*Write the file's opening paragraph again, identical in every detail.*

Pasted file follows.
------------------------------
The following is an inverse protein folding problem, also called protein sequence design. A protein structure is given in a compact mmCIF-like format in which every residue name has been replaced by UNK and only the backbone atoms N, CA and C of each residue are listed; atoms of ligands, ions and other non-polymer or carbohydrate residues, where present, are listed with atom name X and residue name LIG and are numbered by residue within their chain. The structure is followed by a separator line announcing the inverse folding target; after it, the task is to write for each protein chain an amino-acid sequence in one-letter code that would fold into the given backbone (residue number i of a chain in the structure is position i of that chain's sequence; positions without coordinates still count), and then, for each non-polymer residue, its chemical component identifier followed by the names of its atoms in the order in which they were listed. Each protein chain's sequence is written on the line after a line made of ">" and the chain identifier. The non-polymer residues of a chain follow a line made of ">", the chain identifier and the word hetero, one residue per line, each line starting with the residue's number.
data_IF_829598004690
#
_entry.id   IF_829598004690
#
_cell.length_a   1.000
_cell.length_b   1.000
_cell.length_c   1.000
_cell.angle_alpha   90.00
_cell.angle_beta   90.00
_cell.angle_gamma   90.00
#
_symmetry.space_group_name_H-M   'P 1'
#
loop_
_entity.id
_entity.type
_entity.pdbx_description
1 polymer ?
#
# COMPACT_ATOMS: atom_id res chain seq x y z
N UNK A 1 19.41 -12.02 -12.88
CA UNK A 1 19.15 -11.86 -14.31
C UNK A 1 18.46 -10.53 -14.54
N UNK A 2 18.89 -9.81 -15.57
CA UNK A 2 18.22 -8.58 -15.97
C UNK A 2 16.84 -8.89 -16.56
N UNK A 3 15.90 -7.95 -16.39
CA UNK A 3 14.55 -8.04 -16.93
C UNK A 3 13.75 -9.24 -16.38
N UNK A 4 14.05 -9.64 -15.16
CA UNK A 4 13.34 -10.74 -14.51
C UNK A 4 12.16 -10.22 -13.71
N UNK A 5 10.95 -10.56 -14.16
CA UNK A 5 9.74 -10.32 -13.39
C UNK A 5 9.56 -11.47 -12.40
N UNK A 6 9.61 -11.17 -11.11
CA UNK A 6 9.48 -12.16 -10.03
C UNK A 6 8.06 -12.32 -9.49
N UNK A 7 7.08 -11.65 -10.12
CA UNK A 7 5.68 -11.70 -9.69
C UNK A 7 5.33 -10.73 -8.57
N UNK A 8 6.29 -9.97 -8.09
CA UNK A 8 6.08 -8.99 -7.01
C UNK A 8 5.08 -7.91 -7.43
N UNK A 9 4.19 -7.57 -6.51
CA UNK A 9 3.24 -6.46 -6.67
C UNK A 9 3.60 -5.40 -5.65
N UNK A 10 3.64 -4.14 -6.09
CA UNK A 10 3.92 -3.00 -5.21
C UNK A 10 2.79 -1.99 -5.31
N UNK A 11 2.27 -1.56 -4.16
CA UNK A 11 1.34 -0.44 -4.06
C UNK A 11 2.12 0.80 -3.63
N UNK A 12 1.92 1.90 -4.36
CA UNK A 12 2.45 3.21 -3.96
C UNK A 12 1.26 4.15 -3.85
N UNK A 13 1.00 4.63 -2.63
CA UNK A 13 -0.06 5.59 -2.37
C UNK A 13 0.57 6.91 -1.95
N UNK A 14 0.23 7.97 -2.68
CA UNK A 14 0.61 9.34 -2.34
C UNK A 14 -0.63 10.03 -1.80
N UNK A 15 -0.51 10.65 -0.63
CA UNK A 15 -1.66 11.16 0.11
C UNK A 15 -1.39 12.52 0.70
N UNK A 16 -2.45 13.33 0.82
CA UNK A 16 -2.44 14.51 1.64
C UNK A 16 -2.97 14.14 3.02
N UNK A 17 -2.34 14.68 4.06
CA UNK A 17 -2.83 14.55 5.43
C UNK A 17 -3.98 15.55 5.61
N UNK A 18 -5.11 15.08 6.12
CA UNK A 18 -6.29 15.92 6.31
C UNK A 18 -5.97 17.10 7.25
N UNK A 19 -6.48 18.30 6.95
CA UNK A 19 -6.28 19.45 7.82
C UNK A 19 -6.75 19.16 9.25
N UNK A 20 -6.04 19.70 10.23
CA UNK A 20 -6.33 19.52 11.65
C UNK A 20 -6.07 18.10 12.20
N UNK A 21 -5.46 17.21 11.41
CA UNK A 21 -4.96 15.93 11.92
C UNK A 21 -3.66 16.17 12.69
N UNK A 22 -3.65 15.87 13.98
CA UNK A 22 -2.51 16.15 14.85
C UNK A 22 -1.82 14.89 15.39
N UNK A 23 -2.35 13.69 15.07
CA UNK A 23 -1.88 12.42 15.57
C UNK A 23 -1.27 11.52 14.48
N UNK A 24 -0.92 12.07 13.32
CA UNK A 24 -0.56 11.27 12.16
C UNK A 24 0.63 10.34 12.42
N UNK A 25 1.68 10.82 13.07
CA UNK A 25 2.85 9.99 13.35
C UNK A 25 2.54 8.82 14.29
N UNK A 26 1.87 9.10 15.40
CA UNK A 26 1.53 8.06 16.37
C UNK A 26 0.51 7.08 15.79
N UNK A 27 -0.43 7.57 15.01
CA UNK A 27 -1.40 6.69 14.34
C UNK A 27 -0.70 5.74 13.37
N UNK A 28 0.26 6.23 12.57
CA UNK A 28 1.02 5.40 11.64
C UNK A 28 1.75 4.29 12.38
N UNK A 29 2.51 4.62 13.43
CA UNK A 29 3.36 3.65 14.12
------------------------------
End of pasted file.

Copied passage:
The following is an inverse protein folding problem, also called protein sequence design. A protein structure is given in a compact mmCIF-like format in which every residue name has been replaced by UNK and only the backbone atoms N, CA and C of each residue are listed; atoms of ligands, ions and other non-polymer or carbohydrate residues, where present, are listed with atom name X and residue name LIG and are numbered by residue within their chain. The structure is followed by a separator line announcing the inverse folding target; after it, the task is to write for each protein chain an amino-acid sequence in one-letter code that would fold into the given backbone (residue number i of a chain in the structure is position i of that chain's sequence; positions without coordinates still count), and then, for each non-polymer residue, its chemical component identifier followed by the names of its atoms in the order in which they were listed. Each protein chain's sequence is written on the line after a line made of ">" and the chain identifier. The non-polymer residues of a chain follow a line made of ">", the chain identifier and the word hetero, one residue per line, each line starting with the residue's number.